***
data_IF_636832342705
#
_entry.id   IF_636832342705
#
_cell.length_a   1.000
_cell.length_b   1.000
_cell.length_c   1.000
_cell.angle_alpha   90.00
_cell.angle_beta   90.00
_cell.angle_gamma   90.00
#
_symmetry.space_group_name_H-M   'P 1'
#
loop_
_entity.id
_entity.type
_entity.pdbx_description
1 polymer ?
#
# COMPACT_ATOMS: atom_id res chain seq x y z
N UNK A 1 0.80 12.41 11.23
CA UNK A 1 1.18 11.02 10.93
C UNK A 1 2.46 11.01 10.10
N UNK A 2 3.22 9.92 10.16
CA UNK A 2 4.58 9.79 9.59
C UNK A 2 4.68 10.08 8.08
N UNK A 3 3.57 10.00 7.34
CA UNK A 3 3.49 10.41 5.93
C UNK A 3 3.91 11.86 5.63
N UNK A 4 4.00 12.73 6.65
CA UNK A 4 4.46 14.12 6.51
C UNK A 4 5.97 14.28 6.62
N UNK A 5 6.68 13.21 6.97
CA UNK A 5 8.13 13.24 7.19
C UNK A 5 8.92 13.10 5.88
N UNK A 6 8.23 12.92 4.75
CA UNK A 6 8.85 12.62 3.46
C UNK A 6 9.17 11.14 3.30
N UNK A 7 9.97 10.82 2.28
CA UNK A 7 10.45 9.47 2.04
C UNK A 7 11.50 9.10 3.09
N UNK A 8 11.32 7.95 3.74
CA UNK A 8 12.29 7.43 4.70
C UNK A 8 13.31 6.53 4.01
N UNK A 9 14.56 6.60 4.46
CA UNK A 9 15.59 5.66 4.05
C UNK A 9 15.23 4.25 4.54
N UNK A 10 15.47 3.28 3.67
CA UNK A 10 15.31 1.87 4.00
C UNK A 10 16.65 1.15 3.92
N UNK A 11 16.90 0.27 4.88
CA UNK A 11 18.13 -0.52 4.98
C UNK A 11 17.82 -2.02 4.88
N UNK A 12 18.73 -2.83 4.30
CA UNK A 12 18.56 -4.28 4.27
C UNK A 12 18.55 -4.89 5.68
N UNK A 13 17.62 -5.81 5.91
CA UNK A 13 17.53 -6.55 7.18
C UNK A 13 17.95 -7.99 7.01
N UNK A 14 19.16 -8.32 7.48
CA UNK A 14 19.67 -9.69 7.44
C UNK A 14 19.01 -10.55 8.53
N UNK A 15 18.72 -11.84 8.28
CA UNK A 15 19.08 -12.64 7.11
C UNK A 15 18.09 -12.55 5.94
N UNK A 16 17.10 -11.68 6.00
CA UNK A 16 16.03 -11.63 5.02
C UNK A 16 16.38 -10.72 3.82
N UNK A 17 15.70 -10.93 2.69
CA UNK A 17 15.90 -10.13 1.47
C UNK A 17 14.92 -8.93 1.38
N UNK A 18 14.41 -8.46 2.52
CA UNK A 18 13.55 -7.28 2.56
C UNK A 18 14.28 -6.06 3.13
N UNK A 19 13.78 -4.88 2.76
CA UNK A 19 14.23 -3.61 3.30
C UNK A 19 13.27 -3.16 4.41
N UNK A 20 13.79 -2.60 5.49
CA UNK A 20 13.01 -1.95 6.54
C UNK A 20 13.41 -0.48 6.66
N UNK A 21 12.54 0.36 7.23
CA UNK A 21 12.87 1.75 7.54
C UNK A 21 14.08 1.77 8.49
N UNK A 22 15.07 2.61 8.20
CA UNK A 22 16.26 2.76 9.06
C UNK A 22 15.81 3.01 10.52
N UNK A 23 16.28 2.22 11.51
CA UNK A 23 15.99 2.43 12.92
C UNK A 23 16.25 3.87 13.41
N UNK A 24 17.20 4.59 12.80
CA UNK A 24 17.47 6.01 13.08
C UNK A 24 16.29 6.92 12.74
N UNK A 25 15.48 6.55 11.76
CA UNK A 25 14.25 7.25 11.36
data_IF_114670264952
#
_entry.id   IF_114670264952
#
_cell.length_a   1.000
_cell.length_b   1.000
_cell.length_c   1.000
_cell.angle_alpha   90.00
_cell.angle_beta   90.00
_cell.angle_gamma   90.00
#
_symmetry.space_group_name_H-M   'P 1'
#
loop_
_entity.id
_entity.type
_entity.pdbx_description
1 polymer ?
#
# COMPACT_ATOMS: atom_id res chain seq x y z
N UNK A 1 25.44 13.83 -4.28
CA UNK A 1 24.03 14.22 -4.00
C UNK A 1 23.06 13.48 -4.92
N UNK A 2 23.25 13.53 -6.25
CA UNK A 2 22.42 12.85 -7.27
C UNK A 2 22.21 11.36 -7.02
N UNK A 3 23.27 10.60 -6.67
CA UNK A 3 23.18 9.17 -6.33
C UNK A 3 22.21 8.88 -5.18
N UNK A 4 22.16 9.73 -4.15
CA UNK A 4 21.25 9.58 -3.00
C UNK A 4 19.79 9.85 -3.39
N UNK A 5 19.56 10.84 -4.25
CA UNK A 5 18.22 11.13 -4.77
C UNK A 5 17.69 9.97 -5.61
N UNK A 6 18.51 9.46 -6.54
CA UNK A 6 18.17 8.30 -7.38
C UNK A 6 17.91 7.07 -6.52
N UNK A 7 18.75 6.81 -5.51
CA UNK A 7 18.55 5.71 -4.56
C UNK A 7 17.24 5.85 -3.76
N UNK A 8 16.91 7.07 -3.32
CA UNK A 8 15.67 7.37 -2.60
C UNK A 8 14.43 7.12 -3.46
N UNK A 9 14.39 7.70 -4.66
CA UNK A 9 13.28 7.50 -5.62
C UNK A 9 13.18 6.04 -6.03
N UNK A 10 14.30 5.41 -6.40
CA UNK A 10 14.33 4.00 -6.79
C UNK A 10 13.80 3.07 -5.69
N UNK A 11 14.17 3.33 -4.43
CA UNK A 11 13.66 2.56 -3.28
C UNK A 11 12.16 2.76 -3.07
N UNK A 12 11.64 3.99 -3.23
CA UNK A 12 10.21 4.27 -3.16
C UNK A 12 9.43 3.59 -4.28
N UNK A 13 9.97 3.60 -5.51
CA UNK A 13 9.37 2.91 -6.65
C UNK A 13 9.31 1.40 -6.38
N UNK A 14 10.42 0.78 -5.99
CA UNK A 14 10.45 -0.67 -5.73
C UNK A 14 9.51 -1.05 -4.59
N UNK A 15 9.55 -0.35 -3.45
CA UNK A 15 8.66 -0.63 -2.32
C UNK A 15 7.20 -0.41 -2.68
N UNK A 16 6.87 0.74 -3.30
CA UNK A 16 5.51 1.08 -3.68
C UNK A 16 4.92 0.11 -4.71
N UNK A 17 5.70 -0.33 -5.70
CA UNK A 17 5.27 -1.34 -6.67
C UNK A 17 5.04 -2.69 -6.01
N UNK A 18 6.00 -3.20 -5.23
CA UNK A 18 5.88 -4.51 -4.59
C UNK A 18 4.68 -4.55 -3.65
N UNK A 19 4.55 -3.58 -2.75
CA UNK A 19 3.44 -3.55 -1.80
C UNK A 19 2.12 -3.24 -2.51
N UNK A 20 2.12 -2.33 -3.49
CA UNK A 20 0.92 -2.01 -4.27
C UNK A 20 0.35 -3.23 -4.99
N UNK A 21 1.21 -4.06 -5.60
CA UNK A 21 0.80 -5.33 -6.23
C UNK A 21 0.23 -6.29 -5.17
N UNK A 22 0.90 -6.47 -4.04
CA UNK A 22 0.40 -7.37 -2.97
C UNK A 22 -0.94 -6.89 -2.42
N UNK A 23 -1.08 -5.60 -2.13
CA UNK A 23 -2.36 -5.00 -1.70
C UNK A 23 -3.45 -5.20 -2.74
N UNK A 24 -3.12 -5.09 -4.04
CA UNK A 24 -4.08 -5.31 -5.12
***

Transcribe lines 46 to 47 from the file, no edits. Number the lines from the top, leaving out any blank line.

CA UNK A 9 15.59 5.66 4.05
C UNK A 9 15.23 4.25 4.54